U.S. handbag maker Michael Kors will be buying Italian luxury fashion house Versace for $2.12 billion, including debt, the two companies officially announced on Tuesday morning, confirming widespread speculations a day earlier.
Michael Kors will be acquiring 20 percent of Versace ownership from private equity giant Blackstone and the other 80 percent from the Versace family. Current Versace creative director, Donatella Versace, and her brother, company chairman Santo Versace, will remain in their executive roles after the acquisition.
After the deal closes, the united company will change its name from Michael Kors Holdings Limited to Capri Holdings Limited. Coach pursued a similar rebranding last year when it changed its holding company name from Coach to Tapestry following its acquisition of Kate Spade and Stuart Weitzman.
The name change is part of Michael Kors’ long-term strategy to broaden its brand offerings, particularly in the high-end market. Last year, the company acquired British luxury shoemaker Jimmy Choo for a whopping $1.2 billion.
To most average shoppers, the corporate relationships between different brands are not nearly as important as the products they sell. However, for loyal luxury brand followers, being acquired by an affordable fashion company like Michael Kors could be seen as damaging to the brand’s legacy and exclusivity.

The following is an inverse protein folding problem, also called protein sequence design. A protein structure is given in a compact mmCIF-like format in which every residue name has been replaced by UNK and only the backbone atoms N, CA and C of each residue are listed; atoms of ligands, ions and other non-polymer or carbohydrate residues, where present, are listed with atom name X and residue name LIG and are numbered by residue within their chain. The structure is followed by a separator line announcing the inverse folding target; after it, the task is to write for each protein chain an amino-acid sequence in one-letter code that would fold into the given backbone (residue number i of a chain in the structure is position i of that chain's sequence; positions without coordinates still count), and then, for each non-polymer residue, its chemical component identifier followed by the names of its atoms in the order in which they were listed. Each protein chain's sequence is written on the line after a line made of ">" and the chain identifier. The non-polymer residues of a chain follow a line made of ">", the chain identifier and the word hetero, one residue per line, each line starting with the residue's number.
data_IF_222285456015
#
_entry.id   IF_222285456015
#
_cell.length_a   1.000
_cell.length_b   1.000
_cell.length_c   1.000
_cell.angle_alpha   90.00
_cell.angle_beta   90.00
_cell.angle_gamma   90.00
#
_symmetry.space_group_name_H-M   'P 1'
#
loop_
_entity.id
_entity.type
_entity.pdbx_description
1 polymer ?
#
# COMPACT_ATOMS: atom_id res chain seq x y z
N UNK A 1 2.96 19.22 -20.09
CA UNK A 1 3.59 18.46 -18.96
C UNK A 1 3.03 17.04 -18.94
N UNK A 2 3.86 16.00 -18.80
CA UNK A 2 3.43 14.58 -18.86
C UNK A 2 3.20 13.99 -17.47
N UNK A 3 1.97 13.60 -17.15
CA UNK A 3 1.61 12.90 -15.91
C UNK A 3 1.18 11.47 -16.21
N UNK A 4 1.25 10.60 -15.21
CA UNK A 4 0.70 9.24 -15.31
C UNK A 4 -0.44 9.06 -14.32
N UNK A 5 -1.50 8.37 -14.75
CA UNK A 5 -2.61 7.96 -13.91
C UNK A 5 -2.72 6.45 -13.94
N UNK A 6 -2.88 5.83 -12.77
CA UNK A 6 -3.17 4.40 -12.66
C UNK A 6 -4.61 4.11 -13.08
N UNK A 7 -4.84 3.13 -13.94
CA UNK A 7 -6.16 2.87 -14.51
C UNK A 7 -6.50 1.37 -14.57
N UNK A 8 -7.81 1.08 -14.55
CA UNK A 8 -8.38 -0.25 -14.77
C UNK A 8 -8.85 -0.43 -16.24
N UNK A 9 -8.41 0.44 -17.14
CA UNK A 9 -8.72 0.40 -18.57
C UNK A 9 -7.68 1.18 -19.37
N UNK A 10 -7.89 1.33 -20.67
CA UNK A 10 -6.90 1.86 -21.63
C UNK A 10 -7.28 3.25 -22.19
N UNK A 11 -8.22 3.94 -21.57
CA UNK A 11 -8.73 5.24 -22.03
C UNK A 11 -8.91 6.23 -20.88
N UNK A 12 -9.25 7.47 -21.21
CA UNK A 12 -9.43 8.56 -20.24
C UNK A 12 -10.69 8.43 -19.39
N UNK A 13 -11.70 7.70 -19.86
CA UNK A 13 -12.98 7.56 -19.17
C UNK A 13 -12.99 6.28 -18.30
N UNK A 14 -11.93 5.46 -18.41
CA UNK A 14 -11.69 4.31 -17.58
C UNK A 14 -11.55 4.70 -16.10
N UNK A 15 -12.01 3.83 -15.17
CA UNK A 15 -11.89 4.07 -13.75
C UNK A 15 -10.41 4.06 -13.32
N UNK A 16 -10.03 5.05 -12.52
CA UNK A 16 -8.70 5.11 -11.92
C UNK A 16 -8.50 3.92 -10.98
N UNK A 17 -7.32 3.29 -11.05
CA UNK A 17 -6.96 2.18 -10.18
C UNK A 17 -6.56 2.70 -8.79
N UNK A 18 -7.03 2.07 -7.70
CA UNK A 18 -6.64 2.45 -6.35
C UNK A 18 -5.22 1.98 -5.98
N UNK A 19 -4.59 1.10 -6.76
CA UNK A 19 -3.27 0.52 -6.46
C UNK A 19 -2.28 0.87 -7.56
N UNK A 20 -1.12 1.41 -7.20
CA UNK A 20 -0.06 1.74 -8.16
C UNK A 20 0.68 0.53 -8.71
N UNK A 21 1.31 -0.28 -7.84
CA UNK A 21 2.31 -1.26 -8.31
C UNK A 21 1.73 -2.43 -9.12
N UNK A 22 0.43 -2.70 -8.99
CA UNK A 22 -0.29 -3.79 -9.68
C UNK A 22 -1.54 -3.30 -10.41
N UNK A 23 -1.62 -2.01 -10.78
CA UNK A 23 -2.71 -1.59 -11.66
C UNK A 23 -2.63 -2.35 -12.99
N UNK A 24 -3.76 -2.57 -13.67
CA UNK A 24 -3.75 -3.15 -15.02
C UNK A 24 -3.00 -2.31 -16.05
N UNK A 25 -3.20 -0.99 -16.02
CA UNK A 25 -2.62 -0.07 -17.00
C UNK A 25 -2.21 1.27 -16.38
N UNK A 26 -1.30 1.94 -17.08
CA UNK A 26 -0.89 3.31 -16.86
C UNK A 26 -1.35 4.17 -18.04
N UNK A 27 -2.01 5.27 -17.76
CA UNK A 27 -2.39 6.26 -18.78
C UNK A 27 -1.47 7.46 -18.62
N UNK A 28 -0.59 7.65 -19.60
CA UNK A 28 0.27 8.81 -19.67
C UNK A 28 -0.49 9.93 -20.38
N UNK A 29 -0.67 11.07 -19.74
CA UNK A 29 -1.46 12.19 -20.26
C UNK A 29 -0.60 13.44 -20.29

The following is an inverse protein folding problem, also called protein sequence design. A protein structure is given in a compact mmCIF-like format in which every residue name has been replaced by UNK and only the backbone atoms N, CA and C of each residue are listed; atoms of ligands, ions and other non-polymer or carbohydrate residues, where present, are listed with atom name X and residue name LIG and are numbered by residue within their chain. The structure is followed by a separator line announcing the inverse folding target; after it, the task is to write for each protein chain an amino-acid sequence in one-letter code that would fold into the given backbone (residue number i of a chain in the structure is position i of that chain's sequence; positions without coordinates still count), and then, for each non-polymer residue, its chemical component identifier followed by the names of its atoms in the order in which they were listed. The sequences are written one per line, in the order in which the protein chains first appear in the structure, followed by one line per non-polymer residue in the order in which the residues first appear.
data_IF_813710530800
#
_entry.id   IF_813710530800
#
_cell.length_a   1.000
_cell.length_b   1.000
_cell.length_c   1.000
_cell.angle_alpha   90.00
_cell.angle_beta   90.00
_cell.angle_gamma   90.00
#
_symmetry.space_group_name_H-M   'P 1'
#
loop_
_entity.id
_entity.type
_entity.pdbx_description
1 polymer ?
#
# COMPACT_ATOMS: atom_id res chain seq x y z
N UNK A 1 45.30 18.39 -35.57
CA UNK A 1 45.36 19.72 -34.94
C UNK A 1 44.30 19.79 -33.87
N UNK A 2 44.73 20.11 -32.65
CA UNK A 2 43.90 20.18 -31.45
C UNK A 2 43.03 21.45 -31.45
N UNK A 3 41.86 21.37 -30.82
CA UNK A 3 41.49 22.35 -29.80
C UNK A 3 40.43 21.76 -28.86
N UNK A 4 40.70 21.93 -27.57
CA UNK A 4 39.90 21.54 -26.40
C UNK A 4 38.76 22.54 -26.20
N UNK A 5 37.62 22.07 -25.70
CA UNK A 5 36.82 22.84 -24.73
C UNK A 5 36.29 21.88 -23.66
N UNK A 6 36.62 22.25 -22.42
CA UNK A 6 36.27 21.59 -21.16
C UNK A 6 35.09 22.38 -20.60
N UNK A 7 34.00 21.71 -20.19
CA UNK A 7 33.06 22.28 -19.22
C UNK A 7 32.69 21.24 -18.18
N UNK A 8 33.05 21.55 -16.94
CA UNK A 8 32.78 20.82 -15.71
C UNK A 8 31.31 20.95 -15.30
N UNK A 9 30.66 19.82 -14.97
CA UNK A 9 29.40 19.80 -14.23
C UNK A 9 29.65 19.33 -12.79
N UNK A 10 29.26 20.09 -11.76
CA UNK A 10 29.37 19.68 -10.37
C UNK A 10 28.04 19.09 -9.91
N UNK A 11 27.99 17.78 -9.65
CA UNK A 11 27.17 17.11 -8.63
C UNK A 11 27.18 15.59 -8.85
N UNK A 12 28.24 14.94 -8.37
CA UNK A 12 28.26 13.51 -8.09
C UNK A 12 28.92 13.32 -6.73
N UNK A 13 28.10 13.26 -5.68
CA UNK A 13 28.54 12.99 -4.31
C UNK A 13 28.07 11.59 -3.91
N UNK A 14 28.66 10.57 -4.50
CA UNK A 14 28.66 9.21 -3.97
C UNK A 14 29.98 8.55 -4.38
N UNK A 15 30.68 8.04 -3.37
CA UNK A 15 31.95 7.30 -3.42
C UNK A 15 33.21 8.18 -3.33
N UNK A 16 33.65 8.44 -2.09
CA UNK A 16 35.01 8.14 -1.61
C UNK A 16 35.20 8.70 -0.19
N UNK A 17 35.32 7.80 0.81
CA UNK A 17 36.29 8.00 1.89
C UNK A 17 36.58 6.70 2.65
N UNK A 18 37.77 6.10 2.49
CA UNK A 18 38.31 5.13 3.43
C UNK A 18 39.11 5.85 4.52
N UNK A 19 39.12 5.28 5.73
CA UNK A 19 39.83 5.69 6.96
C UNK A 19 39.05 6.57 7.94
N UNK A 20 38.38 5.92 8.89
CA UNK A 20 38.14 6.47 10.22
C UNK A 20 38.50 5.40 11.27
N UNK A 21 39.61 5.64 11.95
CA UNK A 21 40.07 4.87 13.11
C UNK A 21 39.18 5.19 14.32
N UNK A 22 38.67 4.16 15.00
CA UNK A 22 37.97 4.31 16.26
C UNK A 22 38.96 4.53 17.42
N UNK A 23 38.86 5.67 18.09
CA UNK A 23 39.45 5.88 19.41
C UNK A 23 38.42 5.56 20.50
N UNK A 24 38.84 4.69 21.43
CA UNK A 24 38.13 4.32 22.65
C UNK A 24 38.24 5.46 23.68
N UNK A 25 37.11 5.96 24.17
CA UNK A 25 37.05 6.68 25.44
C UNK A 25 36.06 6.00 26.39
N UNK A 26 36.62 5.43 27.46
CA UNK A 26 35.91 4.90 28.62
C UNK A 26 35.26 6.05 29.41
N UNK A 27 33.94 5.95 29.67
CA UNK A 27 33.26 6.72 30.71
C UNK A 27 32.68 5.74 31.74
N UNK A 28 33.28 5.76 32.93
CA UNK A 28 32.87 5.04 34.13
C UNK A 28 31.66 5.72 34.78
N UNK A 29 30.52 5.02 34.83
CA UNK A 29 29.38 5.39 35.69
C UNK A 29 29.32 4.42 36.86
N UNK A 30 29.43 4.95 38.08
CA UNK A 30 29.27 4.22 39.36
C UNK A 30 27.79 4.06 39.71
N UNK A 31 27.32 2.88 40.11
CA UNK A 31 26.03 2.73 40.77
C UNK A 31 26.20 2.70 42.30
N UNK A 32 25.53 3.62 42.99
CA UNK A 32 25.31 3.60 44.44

“Stay away from Versace,” one person commented under a Michael Kors’ Twitter post on Monday.
“Keep your hands off Gianni [Versace]’s legacy. You stick to your own boring clothes,” wrote another Twitter user.
Milan-based Versace was founded in 1978 by Italian fashion designer Gianni Versace. After his death in 1997, his sister Donatella Versace took over as the brand’s chief designer.
Fashion industry insiders say deals like Versace are too good for Michael Kors to miss, but, in order to retain its appeal to customers, Michael Kors needs to basically keep the brand as is after its acquisition.
“It’s important that Michael Kors doesn’t change the experience of Versace,” Coye Nokes, a merger and acquisition consultant with management consulting firm OC&C and a fashion entrepreneur, told Observer.
“It’s a cheaper brand that owns a luxury brand. That luxury brand—its experience and products—needs to be intact,” she explained. “Most consumers are unaware [of] the corporate relationships between different brands, but consumers will notice when something starts to suffer—if there is a decline in quality, for example.”
In any case, the Versace family seems perfectly happy with the sale.
“It has been more than 20 years since I took over the company along with my brother Santo and daughter Allegra,” Donatella Versace said in a news release on Tuesday. “I am proud that Versace remains very strong in both fashion and modern culture.”
Under the deal agreement, Donatella Versace, her brother and her daughter will receive 150 million euros (about $177 million) worth of shares in the merged company, in addition to cash proceeds.